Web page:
Tiosan’s friend, Angelino Pangan, a social worker who has been blind since childhood, opted for early retirement in 2004. Since then, Pangan has been helping Tiosan manage the growing venture by providing HR support.
But the human resource issues are not just about the customers. “You also have to deal with different personalities of the blind,” Pangan says, citing that they have diverse temperaments and backgrounds. “You have the schooled and unschooled. Some are oversensitive. Believe it or not, we have former professionals who went blind after an accident. We’ve had a former priest, policeman, midwife, nurse, engineer.”
Of course, the primary qualification is being totally or partially blind. They also work with visually-impaired individuals, specifically those discriminated upon even though they can see. The masseurs and masseuses also need to be physically fit as giving massages can be exhausting and demanding.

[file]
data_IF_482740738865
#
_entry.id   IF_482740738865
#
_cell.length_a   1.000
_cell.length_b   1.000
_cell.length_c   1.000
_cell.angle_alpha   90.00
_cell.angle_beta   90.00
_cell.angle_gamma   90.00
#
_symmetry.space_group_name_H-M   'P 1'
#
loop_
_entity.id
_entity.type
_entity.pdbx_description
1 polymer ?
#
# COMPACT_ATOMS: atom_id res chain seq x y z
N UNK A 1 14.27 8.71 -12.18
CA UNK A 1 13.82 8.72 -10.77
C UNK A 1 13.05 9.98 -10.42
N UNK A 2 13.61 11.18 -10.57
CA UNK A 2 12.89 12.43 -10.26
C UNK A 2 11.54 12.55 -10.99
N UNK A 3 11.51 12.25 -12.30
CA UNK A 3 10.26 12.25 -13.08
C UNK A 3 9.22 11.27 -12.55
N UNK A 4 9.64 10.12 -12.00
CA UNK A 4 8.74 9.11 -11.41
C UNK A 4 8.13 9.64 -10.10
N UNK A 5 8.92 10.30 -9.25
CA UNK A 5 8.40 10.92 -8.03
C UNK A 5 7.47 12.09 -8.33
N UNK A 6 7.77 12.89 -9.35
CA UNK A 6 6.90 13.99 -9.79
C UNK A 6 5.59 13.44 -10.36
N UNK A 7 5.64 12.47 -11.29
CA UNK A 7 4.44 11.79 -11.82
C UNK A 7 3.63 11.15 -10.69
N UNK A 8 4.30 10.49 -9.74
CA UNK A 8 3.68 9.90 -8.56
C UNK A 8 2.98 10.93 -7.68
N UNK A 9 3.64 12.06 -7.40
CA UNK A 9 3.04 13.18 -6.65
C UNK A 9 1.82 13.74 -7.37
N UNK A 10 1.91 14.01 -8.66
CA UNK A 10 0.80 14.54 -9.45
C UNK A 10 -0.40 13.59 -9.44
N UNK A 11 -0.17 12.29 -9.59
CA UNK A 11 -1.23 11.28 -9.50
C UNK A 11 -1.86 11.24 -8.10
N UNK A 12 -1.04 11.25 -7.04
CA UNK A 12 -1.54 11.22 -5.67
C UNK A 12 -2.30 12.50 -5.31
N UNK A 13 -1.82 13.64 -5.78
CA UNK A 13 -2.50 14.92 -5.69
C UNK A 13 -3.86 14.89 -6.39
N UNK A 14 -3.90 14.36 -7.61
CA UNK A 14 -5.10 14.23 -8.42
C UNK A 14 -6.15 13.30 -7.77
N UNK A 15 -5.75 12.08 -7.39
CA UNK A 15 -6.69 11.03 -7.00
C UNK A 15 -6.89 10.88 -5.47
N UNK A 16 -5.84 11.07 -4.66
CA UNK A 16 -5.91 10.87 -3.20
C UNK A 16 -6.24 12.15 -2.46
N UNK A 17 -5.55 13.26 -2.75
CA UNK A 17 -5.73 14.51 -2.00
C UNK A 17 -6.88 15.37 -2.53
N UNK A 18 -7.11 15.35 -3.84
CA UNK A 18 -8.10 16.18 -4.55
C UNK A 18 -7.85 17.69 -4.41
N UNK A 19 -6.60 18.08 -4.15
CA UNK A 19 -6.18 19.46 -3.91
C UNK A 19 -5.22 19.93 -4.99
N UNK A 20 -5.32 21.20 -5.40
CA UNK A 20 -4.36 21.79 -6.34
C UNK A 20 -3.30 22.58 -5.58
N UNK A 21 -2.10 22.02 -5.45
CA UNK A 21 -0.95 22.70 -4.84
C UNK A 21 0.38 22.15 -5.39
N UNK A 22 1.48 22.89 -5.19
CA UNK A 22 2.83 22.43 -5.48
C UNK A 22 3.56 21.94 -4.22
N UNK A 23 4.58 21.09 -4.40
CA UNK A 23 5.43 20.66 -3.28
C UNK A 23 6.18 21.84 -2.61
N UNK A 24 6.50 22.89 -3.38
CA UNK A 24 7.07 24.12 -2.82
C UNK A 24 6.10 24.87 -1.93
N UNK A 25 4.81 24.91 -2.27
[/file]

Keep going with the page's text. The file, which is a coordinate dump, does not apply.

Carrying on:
While the sympathy factor is partly a reason for VIBES’ success, Tiosan says what gives them staying power is the quality of the massages that they give.
“We train our blind well. We use what we call a synergistic approach —a combination of Japanese shiatsu, European Swedish, Western reflexology, Chinese acupressure and of course Pinoy hilot,” according to Tiosan. “We place emphasis on thumb pressure, and that is what makes us different from other spa businesses. The sense of touch of a blind person is so powerful and precise.”
A common objective